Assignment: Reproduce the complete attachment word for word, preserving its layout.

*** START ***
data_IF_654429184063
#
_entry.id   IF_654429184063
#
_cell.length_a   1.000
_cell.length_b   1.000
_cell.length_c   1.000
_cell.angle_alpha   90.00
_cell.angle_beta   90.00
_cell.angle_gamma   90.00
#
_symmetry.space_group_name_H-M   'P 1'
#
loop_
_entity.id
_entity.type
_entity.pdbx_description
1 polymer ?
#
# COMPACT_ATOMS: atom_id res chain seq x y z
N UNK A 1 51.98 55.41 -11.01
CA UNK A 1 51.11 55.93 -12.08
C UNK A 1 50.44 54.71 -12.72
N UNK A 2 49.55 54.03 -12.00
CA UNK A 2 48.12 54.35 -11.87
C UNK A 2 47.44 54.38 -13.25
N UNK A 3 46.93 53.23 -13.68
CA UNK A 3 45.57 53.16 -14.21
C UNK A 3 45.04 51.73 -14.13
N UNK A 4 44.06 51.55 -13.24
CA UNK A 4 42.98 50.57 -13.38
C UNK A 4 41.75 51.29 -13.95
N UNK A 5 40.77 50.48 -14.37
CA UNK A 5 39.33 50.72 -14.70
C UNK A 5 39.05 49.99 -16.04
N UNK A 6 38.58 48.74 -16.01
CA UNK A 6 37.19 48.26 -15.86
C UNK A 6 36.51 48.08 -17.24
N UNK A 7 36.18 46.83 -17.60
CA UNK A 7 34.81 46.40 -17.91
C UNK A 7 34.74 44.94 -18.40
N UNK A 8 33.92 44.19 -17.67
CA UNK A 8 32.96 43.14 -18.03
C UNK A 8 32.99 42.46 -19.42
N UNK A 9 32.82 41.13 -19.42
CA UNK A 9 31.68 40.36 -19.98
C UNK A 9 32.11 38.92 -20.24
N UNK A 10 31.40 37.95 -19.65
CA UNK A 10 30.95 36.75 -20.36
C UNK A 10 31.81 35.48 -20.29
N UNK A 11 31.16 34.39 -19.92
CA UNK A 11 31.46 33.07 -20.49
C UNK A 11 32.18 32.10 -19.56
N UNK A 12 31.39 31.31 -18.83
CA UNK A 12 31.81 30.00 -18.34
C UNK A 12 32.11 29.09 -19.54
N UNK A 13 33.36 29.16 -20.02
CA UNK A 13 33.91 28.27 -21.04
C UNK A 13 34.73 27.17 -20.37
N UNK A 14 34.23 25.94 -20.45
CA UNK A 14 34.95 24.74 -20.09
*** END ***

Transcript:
data_IF_654429184063
#
_entry.id   IF_654429184063
#
_cell.length_a   1.000
_cell.length_b   1.000
_cell.length_c   1.000
_cell.angle_alpha   90.00
_cell.angle_beta   90.00
_cell.angle_gamma   90.00
#
_symmetry.space_group_name_H-M   'P 1'
#
loop_
_entity.id
_entity.type
_entity.pdbx_description
1 polymer ?
#
# COMPACT_ATOMS: atom_id res chain seq x y z
N UNK A 1 51.98 55.41 -11.01
CA UNK A 1 51.11 55.93 -12.08
C UNK A 1 50.44 54.71 -12.72
N UNK A 2 49.55 54.03 -12.00
CA UNK A 2 48.12 54.35 -11.87
C UNK A 2 47.44 54.38 -13.25
N UNK A 3 46.93 53.23 -13.68
CA UNK A 3 45.57 53.16 -14.21
C UNK A 3 45.04 51.73 -14.13
N UNK A 4 44.06 51.55 -13.24
CA UNK A 4 42.98 50.57 -13.38
C UNK A 4 41.75 51.29 -13.95
N UNK A 5 40.77 50.48 -14.37
CA UNK A 5 39.33 50.72 -14.70
C UNK A 5 39.05 49.99 -16.04
N UNK A 6 38.58 48.74 -16.01
CA UNK A 6 37.19 48.26 -15.86
C UNK A 6 36.51 48.08 -17.24
N UNK A 7 36.18 46.83 -17.60
CA UNK A 7 34.81 46.40 -17.91
C UNK A 7 34.74 44.94 -18.40
N UNK A 8 33.92 44.19 -17.67
CA UNK A 8 32.96 43.14 -18.03
C UNK A 8 32.99 42.46 -19.42
N UNK A 9 32.82 41.13 -19.42
CA UNK A 9 31.68 40.36 -19.98
C UNK A 9 32.11 38.92 -20.24
N UNK A 10 31.40 37.95 -19.65
CA UNK A 10 30.95 36.75 -20.36
C UNK A 10 31.81 35.48 -20.29
N UNK A 11 31.16 34.39 -19.92
CA UNK A 11 31.46 33.07 -20.49
C UNK A 11 32.18 32.10 -19.56
N UNK A 12 31.39 31.31 -18.83
CA UNK A 12 31.81 30.00 -18.34
C UNK A 12 32.11 29.09 -19.54
N UNK A 13 33.36 29.16 -20.02
CA UNK A 13 33.91 28.27 -21.04
C UNK A 13 34.73 27.17 -20.37
N UNK A 14 34.23 25.94 -20.45
CA UNK A 14 34.95 24.74 -20.09